Leaders of Maine Public Service Co. (MPS), a subsidiary of Maine & Maritimes Corp., and Central Maine Power Co. (CMP), a subsidiary of Energy East, have reported on the preliminary conclusions of the Maine Power Connection (MPC) feasibility study.
The MPC study evaluates the feasibility of connecting the MPS system to the rest of the Maine and New England electric grid and to support development of substantial wind energy resources in northern Maine.
MPC is a joint project of MPS and CMP, commenced with a feasibility study in March of 2007 in response to concerns over the lack of electric power competition in northern Maine.
‘Based on the preliminary findings of our feasibility study, we are moving ahead with a more detailed analysis of a possible 345 kV transmission line from Limestone to the Detroit area, where it would connect to the CMP system and the New England grid,’ says Brent Boyles, president and CEO of MPS.
The MPC feasibility study, which is divided into three phases, reached the following preliminary conclusions:
– 138 kV interconnection would be sufficient to connect the existing MPS system with the New England grid at an estimated cost of $40 million;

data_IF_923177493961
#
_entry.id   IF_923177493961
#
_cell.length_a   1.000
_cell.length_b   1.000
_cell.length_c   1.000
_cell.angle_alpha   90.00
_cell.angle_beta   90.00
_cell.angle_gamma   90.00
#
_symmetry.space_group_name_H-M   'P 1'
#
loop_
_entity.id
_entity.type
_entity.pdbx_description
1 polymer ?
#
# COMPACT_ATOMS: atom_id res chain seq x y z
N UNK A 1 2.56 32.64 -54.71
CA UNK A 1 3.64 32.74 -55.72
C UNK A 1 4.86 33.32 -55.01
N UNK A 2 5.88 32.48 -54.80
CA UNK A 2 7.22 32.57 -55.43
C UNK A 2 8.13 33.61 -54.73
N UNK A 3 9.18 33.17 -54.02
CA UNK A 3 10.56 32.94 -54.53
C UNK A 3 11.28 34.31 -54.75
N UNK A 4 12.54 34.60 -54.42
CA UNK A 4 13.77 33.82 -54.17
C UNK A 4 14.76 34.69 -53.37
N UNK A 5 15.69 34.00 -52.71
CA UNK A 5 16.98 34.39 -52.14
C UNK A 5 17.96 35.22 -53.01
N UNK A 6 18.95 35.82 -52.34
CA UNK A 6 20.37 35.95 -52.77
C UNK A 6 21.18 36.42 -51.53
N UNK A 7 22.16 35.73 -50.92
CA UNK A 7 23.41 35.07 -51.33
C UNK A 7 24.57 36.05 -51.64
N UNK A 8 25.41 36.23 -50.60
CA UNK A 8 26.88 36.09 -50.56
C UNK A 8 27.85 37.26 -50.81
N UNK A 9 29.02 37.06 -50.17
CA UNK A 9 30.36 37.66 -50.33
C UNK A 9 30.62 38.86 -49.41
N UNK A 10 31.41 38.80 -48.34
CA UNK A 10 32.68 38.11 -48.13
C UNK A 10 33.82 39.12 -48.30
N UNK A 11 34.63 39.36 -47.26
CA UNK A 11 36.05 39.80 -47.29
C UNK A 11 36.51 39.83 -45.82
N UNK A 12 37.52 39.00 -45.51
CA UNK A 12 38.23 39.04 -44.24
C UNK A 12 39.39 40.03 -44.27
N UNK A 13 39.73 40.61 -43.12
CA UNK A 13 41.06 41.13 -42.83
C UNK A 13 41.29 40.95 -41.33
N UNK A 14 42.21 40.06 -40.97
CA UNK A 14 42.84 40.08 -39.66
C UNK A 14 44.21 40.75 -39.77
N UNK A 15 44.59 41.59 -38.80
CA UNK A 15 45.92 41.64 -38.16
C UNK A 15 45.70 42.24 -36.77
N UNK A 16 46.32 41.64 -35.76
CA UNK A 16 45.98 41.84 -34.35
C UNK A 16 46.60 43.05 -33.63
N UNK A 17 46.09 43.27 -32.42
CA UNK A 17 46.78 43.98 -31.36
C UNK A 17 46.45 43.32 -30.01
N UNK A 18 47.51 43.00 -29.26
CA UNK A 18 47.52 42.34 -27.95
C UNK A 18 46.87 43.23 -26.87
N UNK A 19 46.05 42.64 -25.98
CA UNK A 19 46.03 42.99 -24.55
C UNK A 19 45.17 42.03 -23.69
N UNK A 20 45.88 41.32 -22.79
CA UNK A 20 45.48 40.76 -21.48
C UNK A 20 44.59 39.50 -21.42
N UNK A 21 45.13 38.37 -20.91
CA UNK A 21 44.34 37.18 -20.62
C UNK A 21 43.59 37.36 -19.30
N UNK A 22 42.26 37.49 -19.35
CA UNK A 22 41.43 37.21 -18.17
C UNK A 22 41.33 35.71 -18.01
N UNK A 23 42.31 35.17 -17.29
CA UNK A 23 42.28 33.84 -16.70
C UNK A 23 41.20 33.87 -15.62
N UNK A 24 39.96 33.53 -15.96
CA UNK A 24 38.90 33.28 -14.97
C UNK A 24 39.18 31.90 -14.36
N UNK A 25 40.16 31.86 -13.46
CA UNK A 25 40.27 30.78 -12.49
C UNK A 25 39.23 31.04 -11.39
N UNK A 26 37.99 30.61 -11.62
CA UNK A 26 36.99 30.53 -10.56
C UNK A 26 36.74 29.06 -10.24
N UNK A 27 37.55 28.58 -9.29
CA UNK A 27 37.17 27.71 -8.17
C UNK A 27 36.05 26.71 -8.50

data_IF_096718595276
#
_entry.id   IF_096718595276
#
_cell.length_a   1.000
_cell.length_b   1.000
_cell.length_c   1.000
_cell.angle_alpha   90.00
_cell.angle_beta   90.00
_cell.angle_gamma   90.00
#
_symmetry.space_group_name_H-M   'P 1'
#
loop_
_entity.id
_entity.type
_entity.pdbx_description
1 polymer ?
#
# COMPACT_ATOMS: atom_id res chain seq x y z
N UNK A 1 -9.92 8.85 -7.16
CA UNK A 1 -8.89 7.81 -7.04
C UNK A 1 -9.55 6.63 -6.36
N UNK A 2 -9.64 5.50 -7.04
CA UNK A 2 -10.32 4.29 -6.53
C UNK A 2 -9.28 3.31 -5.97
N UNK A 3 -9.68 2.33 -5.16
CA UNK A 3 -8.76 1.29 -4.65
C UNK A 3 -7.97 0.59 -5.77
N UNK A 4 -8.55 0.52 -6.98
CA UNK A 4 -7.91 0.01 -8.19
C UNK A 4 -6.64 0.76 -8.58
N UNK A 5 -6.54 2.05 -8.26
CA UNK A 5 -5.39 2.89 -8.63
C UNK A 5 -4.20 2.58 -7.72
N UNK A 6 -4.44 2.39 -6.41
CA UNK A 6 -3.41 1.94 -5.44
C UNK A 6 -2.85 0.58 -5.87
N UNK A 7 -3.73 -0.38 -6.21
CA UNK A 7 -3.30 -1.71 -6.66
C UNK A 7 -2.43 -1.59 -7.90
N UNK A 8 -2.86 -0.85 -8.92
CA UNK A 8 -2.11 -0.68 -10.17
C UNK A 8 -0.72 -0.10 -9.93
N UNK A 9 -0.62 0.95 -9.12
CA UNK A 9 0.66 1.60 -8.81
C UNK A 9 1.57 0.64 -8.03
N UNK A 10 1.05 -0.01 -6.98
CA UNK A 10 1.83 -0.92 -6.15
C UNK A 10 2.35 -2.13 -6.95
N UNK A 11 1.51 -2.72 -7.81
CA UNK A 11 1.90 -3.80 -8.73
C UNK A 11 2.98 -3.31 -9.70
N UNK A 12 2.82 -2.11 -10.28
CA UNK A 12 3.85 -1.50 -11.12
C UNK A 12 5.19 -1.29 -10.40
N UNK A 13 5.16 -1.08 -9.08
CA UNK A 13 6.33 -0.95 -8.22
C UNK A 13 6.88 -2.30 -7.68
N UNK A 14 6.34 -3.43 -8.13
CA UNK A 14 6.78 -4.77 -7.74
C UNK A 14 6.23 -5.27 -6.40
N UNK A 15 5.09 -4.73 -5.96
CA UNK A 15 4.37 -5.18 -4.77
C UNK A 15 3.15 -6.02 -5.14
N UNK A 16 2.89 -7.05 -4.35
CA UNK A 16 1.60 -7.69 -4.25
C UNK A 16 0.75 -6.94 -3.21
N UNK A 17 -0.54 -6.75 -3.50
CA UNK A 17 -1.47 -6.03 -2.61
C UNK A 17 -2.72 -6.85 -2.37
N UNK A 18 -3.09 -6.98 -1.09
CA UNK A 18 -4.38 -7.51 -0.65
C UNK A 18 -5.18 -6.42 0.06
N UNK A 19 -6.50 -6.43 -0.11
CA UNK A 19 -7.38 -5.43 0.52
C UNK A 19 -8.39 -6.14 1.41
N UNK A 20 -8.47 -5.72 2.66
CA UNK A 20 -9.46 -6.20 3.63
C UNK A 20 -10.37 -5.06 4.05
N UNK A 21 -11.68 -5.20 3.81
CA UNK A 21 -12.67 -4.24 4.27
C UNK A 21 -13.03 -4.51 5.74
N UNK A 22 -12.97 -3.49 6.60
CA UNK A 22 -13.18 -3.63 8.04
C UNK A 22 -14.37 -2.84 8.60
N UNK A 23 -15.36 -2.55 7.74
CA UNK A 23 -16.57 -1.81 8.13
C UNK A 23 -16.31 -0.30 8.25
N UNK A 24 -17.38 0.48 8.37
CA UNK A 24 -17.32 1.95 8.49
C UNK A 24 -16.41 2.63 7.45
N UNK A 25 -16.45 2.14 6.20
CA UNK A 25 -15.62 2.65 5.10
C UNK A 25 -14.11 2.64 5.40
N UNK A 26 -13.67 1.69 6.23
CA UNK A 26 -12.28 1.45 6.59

– the project is not economically feasible if MPS ratepayers fund the project, as the costs outweigh the potential economic benefits to MPS ratepayers;
– MPS currently has transmission interconnection requests for more than 800 MW of potential wind generation projects;
– new transmission capacity will support major wind development in Aroostook County,
– connecting MPS to the New England grid with a 345 kV transmission line will support wind generation projects and will be economically feasible with the participation of the Independent System Operator-New England and its member utilities; and
-a third Canadian interconnect merits further investigation and may provide access to additional renewable energy resources.
CMP and MPS expect to complete the Phase 2 feasibility study by this summer.